Michel J. Smith, President, Berkeley College, said in his welcome, “At Berkeley College, we know that neurodivergent individuals really succeed and reach their potential when they have the personal will to do so and you marry that with the necessary support network around them.”

“Most people who have disabilities unfortunately are unemployed or underemployed,” said Sharon McLennon-Wier, PhD, Director, Disability Services, Berkeley College, and co-organizer of the event. Underemployment means that an individual’s skills and educational level do not match with the work they are doing or how they are compensated for that work. Those with disabilities may be paid less than other workers for doing the same work.

McLennon-Wier also shared labor statistics for neurodivergent individuals. According to the National Autism Indicators Report on Vocational Rehabilitation, people on the autism spectrum are most likely to work in office and administrative support roles, 22% according the report, followed by food preparation and service, which makes up 16% of autistic workers.

Sharon McLennon-Wier, PhD presents at forum on Career Development of Students who are Neurodivergent

Photo caption: Sharon McLennon-Wier, PhD, provides an overview of national labor statistics for individuals who are neurodivergent during the Berkeley College Seminar titled “Supporting the Career Development of Students who are Neurodivergent,” on Friday, January 22, 2021.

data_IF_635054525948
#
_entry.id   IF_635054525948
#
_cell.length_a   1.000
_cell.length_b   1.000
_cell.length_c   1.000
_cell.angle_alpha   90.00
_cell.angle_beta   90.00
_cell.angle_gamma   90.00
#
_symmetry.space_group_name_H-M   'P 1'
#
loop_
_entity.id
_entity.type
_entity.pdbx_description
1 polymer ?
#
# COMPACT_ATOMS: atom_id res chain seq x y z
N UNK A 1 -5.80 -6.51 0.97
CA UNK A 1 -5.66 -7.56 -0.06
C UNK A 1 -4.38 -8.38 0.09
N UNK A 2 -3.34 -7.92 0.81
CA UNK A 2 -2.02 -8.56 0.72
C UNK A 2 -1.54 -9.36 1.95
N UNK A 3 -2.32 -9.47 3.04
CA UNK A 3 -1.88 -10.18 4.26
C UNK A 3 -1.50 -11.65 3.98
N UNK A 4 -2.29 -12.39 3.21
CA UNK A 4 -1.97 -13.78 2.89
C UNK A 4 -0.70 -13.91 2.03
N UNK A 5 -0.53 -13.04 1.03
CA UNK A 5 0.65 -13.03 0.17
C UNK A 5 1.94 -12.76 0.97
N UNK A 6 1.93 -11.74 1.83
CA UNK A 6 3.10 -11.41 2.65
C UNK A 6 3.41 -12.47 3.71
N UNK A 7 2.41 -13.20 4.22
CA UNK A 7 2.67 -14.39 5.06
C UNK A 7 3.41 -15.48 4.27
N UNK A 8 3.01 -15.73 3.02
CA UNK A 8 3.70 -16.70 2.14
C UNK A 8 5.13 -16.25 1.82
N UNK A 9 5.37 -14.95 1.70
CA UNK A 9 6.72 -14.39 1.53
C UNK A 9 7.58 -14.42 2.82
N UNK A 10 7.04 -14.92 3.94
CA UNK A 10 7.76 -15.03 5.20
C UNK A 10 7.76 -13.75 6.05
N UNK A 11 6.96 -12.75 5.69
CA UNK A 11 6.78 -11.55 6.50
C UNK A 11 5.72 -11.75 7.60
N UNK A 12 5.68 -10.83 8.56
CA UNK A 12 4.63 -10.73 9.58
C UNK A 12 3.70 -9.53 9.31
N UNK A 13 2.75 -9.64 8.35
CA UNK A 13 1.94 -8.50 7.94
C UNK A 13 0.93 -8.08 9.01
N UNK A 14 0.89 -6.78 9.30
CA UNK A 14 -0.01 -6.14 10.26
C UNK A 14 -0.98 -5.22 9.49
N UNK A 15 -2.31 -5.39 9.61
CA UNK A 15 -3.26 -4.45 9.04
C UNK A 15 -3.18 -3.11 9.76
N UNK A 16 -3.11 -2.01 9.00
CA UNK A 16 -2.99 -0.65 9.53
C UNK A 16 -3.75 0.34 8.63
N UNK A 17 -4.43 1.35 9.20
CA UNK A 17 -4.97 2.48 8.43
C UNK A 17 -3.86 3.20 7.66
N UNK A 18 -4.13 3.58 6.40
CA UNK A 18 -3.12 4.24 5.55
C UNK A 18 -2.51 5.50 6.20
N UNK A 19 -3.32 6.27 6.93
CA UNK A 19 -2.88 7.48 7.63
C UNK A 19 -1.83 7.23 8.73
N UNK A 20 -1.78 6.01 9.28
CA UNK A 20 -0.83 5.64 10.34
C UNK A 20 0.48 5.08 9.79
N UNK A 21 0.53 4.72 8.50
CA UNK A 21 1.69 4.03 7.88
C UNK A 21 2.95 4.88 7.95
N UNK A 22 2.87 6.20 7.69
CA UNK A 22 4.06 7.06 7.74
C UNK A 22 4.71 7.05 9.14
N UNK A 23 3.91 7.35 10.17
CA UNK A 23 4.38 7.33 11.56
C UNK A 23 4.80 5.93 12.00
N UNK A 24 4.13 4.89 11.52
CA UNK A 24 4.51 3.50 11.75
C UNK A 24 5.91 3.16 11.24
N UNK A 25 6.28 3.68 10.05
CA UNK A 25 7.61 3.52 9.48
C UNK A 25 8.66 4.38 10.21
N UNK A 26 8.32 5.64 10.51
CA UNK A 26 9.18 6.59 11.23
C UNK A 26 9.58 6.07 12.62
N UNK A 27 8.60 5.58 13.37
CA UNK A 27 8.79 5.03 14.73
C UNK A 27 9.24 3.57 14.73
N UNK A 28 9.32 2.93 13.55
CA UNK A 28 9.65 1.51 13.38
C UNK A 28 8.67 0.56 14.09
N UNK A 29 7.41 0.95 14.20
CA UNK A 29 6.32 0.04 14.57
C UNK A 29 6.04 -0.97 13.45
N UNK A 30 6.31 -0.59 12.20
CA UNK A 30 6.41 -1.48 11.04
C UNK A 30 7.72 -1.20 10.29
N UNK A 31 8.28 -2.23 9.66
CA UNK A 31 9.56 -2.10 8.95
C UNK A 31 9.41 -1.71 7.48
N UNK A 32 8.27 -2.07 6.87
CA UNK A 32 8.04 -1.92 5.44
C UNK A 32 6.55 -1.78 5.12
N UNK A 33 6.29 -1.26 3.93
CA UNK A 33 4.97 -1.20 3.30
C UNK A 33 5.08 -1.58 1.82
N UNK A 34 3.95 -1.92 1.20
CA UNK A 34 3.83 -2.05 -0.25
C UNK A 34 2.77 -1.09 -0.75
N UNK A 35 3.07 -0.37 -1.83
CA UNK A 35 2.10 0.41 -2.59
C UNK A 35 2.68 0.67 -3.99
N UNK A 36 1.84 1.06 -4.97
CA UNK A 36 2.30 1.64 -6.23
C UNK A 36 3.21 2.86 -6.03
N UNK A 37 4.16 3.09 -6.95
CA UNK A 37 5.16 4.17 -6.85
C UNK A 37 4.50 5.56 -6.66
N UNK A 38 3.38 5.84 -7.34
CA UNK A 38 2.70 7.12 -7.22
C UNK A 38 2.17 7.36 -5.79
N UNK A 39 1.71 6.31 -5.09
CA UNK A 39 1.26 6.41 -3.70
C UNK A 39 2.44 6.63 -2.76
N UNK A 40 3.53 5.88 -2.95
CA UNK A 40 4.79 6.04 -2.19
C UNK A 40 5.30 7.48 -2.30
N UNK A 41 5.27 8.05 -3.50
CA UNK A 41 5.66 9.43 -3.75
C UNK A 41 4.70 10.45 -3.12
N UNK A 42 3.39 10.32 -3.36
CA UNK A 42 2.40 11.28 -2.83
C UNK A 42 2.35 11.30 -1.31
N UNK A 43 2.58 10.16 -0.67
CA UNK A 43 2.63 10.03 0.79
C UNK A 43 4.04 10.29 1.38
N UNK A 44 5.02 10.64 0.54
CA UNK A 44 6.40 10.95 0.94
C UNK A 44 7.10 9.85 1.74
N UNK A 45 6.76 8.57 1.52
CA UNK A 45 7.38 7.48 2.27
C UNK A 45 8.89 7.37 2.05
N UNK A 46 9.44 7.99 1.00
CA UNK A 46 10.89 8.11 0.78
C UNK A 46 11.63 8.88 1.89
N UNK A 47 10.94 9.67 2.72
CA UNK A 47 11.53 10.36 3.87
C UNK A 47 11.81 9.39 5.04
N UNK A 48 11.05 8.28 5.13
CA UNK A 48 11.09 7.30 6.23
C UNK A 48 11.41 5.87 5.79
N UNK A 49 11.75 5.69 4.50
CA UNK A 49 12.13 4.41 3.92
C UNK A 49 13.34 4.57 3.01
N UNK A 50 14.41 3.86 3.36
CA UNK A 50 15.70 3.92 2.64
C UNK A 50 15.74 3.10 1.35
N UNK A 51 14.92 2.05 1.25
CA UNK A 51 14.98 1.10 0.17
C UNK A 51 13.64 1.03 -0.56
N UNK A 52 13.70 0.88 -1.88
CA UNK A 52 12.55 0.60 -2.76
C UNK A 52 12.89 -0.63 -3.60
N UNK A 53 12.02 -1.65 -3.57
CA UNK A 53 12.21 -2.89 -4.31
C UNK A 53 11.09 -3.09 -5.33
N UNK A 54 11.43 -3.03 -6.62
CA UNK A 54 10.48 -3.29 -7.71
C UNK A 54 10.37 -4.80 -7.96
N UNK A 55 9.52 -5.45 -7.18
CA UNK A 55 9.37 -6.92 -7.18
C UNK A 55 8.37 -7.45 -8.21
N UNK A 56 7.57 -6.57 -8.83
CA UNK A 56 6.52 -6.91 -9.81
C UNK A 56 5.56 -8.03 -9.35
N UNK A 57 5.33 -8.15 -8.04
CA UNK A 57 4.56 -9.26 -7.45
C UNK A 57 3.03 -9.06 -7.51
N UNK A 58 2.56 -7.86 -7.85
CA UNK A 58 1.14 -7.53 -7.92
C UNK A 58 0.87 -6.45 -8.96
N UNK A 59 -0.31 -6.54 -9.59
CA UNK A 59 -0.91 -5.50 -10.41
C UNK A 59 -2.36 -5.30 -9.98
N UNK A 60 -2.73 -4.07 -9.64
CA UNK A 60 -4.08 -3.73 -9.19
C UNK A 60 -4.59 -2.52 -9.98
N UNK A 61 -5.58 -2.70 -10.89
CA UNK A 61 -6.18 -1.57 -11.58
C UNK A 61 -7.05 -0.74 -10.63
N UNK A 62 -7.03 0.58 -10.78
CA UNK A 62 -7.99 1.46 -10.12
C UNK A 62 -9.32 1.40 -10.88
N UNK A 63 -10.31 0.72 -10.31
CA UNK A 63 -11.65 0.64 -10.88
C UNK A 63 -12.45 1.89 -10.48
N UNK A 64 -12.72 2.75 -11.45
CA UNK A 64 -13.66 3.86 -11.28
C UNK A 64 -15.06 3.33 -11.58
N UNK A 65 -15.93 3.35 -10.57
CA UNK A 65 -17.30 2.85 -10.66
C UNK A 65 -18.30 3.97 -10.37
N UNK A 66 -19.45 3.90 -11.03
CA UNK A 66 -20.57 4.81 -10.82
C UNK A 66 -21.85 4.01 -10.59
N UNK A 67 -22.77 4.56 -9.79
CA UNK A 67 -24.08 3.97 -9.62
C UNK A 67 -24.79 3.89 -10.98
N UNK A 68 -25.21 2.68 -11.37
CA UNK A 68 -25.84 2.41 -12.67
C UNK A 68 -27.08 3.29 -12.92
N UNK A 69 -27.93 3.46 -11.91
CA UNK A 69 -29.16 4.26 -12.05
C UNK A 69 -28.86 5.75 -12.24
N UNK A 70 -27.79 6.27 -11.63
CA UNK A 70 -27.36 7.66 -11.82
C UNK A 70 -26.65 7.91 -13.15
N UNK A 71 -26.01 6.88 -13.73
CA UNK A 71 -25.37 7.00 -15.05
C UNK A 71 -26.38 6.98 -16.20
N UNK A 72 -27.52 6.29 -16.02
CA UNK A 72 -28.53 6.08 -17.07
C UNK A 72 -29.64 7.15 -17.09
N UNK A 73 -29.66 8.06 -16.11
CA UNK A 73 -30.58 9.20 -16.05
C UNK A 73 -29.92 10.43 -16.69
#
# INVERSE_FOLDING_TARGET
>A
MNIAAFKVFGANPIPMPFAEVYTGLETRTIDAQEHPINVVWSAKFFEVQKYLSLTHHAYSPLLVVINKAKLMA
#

In addition to promoting a culture of acceptance in educational and employment spaces, vocational rehabilitation enables persons with disabilities to access, maintain, or return to employment. Vocational rehabilitation helps individuals explore careers, locate jobs, and provides short- or long-term support in the workplace. Jobs in which neurodivergence would be an asset include those that require close attention to detail, the identification of patterns or repetition. Companies like Home Depot, Walgreens, Microsoft and Etsy are known for actively recruiting employees with disabilities.

More than 250 guests attended the event, representing an audience of educators, disability services providers, academics in the fields of psychology and disability, and public sector and government representatives, as well as Berkeley College faculty, students, and staff.